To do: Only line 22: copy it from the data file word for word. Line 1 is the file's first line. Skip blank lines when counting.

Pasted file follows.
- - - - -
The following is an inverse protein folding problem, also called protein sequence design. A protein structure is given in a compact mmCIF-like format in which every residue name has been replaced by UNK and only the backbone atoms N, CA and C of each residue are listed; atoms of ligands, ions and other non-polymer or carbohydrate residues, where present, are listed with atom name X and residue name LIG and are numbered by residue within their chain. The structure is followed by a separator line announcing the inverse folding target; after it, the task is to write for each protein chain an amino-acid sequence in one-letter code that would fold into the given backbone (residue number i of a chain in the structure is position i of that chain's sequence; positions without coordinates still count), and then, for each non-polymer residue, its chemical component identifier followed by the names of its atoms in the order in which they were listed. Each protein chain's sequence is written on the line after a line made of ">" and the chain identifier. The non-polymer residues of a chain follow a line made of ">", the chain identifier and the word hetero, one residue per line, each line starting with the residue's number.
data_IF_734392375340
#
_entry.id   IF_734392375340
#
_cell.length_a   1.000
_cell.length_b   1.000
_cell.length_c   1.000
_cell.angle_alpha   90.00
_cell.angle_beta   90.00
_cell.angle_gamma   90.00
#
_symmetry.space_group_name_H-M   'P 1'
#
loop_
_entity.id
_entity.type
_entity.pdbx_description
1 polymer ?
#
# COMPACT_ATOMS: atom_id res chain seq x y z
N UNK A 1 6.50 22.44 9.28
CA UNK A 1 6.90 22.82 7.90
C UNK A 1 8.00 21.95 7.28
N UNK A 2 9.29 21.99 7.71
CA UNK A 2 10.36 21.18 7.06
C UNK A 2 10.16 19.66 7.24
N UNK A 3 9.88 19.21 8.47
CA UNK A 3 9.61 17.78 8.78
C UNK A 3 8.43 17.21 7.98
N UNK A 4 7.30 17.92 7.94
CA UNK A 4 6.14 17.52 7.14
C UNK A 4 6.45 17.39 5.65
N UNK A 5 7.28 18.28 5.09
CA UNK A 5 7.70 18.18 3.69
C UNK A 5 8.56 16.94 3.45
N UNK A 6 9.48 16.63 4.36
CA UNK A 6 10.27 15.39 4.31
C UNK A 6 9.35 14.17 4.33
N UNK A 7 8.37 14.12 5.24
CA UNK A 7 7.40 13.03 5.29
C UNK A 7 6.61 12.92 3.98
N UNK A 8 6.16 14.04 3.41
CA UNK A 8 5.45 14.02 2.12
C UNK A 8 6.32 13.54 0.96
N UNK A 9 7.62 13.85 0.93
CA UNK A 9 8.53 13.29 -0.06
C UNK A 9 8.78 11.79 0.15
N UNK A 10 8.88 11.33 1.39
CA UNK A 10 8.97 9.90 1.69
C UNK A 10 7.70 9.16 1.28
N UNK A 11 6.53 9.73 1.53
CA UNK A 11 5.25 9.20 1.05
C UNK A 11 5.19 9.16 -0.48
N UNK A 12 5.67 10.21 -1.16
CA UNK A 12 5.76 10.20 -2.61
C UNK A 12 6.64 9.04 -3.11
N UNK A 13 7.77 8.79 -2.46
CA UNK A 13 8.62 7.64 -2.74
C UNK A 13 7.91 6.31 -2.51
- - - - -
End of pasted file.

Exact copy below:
N UNK A 1 6.50 22.44 9.28